Oxytocin and vasopressin are neuropeptides that play a crucial role in mediating attachment between partners [8]. Oxytocin has been repeatedly cited as a regulator of sexual reproduction in both males and females [9,10] and has also been shown to play a role in the formation of monogamous pair bonds between the male and female prairie vole [11,12]. Finally, oxytocin operates within a specific neural circuit which modulates fear; nasally-administered oxytocin has been shown to inhibit responses to fearful stimuli [13]. In the context of romantic love, this result might be interpreted as a mechanism through which we become more comfortable and secure around a particular individual. Moreover, this feeling of well-being is strongly reinforcing and causes us to continue to crave the physical presence of that individual.


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The effects of the hormone vasopressin are arguably more subtle in that one of its primary roles in the central nervous system is to increase the activity of feedforward neural pathways involved in reward circuitry. This ultimately results in the reinforcement of rewarding social behaviors and the subsequent strengthening of these pathways. Put simply, vasopressin causes us to gradually become more attached to a particular individual by making it more and more pleasurable to be around them [14]. Evolutionarily, the strengthening of attachment between two individuals might have benefitted us in a couple of ways. Firstly, because children are dependent on their parents for help and guidance for a substantial amount of time after birth, attachment might serve as a means of promoting mutual parental support throughout childhood. In a more direct sense, being in a monogamous relationship promotes each individual’s health by preventing the spread of sexually-transmitted disease.


Lust refers almost exclusively to the pursuit of intimacy and sexual relations with a specific individual. Lust manifests itself as an increase in libido, or sex drive. As part of the endocrine system which controls many basic bodily functions, the hormones estrogen and testosterone are important modulators of one’s sex drive. Interestingly, they also interact strongly with the dopamine system involved in attraction, making the experience of physical intimacy with a particular individual inherently more rewarding. Dopamine is released when one is aroused, making it a key element in the process of lust and the pursuit of copulation and sexual gratification [15]. The fact that physical intimacy is rewarding and motivating is undoubtedly important for the process of reproduction and the ultimate preservation of our species. Therefore, the component of love represented by lust allows us to seek out a sexual relations specific partner whose physical features we (consciously or subconsciously) find attractive, features that often signify fertility and reproductive potential.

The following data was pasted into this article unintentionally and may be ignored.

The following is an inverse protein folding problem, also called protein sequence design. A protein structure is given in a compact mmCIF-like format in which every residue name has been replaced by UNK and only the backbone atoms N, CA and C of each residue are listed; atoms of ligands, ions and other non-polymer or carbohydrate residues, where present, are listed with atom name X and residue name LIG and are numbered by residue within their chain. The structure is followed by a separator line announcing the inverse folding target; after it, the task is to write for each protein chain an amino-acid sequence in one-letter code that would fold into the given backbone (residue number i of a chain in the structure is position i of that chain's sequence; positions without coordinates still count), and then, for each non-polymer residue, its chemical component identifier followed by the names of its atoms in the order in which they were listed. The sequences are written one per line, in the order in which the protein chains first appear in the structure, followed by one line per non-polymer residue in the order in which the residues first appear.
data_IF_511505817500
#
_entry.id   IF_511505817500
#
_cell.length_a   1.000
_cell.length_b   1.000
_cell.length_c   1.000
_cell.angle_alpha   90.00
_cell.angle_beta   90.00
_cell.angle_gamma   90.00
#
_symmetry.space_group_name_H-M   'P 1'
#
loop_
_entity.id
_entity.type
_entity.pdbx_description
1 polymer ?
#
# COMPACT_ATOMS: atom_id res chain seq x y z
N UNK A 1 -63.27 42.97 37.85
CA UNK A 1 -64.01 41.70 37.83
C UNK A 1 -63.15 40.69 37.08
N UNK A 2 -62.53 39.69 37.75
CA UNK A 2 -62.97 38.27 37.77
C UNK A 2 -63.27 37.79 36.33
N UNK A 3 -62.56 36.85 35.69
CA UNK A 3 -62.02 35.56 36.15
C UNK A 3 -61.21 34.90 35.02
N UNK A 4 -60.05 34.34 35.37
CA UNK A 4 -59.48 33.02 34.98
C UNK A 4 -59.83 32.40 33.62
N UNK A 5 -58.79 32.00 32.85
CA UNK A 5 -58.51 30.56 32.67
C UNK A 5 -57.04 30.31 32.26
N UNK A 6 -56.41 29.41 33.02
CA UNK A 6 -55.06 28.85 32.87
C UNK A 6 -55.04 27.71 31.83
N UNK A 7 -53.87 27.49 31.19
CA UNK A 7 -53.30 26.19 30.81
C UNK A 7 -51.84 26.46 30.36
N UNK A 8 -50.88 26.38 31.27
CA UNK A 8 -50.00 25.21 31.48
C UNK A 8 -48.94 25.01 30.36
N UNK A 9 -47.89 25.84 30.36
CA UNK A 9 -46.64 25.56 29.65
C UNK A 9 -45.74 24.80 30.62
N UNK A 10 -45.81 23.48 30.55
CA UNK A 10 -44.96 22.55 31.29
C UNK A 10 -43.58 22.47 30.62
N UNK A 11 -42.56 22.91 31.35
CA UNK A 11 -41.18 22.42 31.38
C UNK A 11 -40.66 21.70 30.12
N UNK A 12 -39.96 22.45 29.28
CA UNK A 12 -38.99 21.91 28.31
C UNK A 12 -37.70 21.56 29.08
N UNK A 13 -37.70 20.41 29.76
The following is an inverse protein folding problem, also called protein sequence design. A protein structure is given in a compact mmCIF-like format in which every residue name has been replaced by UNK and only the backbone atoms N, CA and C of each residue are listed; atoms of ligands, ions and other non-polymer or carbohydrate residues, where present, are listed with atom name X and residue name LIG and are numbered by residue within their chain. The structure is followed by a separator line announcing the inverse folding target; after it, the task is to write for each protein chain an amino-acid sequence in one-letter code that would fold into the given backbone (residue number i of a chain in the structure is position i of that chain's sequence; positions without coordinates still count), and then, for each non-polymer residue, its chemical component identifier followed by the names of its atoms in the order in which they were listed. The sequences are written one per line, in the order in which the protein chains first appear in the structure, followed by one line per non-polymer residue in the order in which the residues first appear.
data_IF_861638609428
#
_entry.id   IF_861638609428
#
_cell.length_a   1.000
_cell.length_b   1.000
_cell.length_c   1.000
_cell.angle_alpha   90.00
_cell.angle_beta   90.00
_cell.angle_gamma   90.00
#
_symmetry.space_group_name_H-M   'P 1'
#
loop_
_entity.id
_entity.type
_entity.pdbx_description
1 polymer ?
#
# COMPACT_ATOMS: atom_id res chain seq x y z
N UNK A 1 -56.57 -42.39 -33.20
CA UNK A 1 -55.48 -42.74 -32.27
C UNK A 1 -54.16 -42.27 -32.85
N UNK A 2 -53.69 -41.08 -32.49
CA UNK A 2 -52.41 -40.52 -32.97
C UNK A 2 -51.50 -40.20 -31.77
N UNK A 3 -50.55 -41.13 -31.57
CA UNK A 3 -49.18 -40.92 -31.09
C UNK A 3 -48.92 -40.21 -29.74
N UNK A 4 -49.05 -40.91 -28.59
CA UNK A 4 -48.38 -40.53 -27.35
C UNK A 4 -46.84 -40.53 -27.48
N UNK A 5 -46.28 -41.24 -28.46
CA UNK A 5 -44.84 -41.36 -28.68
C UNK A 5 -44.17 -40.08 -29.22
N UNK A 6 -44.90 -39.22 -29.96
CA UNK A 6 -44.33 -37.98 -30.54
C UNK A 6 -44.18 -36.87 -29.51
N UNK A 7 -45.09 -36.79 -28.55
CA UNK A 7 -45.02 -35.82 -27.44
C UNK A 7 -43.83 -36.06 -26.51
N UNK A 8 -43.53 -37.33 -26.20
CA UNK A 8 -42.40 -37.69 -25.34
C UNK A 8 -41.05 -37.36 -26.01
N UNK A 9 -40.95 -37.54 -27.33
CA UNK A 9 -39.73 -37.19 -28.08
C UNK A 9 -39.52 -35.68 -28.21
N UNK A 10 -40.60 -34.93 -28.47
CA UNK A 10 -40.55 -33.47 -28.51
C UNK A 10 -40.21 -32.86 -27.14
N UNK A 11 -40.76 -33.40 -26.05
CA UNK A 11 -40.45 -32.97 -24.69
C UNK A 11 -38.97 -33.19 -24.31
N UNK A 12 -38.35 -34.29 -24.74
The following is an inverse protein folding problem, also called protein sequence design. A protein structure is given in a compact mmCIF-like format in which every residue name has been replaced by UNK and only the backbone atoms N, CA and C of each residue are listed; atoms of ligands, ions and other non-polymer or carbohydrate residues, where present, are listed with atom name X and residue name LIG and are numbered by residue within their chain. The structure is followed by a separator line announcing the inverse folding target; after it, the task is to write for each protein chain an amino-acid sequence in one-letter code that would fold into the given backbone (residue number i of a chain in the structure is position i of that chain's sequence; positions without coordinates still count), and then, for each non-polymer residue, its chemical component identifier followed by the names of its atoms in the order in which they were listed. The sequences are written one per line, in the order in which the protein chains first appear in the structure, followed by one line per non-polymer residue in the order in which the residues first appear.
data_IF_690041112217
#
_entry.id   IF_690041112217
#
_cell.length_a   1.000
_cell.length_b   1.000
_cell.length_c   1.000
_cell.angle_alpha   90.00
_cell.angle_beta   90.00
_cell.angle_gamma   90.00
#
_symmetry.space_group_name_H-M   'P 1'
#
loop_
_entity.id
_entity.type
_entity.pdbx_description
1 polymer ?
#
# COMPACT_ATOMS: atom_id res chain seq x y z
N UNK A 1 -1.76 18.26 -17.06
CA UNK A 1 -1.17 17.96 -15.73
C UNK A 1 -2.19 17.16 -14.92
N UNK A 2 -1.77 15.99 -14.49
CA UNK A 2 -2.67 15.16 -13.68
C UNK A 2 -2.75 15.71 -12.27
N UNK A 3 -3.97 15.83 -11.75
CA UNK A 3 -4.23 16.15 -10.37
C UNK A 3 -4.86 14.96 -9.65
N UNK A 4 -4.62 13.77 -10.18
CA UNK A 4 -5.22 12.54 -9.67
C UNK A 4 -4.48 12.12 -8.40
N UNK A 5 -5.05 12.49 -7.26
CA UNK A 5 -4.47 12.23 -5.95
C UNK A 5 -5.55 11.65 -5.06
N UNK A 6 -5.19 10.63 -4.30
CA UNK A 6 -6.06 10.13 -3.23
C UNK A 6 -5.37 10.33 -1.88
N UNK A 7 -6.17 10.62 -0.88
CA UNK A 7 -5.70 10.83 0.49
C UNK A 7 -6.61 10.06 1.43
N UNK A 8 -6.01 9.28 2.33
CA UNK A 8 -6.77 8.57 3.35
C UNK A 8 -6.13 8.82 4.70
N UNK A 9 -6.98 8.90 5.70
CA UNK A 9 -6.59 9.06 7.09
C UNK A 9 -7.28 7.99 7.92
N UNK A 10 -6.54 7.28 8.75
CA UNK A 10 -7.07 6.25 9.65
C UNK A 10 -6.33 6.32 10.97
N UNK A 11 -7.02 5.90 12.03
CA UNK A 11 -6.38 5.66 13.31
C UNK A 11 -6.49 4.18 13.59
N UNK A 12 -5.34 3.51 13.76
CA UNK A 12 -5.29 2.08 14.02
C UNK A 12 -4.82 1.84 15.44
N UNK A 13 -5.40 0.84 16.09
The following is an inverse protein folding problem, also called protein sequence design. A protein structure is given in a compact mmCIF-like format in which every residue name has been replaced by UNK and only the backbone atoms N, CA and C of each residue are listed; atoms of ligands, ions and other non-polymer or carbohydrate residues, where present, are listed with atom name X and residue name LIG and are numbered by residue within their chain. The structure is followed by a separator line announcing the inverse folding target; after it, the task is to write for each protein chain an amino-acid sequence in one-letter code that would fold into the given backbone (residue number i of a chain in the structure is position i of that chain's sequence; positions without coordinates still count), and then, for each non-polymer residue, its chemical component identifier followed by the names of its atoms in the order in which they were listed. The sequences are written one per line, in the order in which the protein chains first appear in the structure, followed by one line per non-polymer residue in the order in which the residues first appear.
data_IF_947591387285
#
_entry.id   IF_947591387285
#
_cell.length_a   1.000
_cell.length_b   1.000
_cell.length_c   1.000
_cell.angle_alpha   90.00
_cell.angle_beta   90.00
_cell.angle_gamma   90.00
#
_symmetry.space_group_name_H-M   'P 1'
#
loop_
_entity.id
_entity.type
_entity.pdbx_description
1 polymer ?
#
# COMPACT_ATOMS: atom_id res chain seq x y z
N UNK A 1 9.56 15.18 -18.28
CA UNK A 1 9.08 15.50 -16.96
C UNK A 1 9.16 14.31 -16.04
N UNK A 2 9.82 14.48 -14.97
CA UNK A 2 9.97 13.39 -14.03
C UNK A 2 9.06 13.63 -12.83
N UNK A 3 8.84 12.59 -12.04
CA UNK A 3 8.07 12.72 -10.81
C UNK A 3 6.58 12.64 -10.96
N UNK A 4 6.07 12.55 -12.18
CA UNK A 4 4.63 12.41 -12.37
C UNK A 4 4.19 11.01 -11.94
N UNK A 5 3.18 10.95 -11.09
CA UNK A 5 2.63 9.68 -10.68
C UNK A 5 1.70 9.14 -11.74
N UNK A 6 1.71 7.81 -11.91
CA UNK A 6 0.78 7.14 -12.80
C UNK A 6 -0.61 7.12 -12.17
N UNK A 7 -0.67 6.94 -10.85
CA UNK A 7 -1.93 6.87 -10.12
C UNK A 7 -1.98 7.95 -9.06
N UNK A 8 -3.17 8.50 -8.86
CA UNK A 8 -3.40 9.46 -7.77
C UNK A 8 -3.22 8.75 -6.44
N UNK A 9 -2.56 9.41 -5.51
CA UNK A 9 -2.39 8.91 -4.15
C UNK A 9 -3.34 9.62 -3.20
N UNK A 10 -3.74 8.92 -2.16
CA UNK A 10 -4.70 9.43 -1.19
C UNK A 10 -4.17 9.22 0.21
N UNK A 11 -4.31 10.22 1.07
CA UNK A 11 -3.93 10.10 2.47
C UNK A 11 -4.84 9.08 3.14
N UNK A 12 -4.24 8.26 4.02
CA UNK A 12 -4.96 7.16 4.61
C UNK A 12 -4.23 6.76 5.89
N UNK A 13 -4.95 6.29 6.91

Clearly, being in love comes with a host of psychological and behavioral changes, including increased intimacy and sexual encounters, physical and emotional feelings of attachment, and a greater sense of security. Lesser known and understood is the biological basis of love and the physiological changes that accompany it. Characterizing and classifying each of these processes into identifiable sets of networks and processes has been important for enabling us to elucidate one of the most complex biological phenomena essential to our existence. Perhaps most importantly, it allows us to gain a deeper understanding and appreciation for one of the defining features of our species: the unmistakable yet indescribable experience of falling in love.